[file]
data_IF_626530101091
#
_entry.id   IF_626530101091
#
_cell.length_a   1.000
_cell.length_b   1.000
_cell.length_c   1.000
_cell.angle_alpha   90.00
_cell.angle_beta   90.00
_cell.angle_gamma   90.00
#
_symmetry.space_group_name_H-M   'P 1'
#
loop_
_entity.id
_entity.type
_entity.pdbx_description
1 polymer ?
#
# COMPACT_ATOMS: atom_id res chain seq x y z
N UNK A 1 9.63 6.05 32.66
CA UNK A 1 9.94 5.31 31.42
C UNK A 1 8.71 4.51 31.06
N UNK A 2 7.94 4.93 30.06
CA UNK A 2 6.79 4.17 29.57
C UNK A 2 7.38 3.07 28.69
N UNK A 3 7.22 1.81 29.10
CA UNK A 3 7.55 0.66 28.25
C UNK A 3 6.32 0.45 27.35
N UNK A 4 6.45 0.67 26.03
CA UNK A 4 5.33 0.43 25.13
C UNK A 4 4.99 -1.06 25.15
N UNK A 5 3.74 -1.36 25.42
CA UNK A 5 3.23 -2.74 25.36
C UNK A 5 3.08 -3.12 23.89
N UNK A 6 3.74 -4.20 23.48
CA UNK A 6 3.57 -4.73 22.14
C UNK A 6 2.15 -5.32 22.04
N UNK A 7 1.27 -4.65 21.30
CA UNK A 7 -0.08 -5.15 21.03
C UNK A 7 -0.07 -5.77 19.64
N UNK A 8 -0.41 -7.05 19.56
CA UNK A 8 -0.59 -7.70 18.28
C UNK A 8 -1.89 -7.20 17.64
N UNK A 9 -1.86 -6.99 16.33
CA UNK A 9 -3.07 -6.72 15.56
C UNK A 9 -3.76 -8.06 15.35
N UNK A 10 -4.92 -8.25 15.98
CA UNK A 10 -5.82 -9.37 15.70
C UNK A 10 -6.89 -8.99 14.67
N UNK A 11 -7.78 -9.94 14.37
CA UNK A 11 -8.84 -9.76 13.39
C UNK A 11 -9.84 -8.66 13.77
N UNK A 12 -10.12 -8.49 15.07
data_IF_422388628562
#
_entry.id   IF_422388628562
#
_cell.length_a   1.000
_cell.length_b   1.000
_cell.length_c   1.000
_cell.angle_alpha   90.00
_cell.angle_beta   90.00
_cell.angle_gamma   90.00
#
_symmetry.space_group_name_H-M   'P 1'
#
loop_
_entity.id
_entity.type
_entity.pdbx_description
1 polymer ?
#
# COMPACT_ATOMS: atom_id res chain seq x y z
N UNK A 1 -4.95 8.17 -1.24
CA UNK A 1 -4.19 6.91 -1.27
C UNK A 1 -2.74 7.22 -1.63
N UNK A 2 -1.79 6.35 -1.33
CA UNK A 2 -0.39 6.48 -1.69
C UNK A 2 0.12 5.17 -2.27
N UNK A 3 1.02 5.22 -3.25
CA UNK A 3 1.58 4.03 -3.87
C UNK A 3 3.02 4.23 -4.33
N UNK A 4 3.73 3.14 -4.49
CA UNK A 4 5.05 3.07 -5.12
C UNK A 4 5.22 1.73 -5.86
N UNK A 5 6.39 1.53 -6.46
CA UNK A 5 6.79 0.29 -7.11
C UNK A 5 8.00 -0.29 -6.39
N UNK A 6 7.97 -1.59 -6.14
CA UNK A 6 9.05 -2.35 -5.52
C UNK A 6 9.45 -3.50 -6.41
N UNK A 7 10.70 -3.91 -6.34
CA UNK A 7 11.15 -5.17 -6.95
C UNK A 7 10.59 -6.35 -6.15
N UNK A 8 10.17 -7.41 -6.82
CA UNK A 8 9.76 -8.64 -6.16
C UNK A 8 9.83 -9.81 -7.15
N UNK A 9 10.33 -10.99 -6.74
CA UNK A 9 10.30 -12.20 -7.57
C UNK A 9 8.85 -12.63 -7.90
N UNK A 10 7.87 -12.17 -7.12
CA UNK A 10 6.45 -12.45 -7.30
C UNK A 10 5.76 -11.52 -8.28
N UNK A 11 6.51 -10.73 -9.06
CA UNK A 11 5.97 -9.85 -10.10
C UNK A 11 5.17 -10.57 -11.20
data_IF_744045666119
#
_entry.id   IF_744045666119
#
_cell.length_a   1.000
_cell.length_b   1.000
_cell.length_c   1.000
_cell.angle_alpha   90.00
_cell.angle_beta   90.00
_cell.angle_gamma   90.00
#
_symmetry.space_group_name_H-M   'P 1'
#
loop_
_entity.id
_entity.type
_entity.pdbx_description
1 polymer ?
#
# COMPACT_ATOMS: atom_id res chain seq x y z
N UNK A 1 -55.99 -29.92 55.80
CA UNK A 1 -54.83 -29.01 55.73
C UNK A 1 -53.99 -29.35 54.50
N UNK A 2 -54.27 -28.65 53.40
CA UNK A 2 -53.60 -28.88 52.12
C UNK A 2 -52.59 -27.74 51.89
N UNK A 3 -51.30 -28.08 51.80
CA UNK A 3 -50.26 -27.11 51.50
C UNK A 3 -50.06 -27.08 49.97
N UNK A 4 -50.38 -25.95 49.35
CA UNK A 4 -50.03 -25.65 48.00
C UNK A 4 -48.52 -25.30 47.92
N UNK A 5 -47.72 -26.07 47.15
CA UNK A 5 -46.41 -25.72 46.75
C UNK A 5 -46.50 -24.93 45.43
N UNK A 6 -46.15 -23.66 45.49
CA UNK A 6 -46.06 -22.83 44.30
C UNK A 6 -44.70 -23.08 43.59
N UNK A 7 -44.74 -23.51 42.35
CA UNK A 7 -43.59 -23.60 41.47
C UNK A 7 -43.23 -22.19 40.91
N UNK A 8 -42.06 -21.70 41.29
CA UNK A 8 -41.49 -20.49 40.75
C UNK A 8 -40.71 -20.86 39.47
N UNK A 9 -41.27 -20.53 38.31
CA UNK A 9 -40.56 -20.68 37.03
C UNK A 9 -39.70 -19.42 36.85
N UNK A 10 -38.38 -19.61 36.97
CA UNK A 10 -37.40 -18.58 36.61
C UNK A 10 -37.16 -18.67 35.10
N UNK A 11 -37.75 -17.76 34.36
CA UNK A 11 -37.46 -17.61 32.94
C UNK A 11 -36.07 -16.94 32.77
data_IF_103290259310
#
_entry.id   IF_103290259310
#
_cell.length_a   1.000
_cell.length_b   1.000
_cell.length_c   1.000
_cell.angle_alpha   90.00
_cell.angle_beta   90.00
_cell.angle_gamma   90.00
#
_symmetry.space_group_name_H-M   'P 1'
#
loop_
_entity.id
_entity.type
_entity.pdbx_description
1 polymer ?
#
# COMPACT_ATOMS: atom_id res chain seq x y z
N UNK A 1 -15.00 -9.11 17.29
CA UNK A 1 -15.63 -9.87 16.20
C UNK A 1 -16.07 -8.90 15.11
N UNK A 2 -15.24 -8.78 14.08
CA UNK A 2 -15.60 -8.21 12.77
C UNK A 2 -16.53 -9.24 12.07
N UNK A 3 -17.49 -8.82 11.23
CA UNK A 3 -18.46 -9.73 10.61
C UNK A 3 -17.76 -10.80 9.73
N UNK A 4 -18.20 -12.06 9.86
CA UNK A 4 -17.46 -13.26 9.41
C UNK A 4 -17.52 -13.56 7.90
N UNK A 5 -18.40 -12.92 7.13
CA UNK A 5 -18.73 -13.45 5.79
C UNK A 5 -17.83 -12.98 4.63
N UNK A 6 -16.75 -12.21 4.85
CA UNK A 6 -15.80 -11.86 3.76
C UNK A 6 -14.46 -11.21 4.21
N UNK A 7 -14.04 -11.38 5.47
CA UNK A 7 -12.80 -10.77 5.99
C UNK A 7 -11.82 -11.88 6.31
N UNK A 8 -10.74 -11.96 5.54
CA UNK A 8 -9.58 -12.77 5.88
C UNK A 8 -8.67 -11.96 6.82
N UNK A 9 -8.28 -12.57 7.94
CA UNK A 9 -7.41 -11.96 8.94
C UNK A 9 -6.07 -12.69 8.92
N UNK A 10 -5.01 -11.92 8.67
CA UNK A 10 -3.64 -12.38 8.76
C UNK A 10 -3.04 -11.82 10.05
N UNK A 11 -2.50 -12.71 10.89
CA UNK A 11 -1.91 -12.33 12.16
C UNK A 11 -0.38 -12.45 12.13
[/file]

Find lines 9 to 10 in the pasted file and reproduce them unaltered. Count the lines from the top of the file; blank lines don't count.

_cell.angle_beta   90.00
_cell.angle_gamma   90.00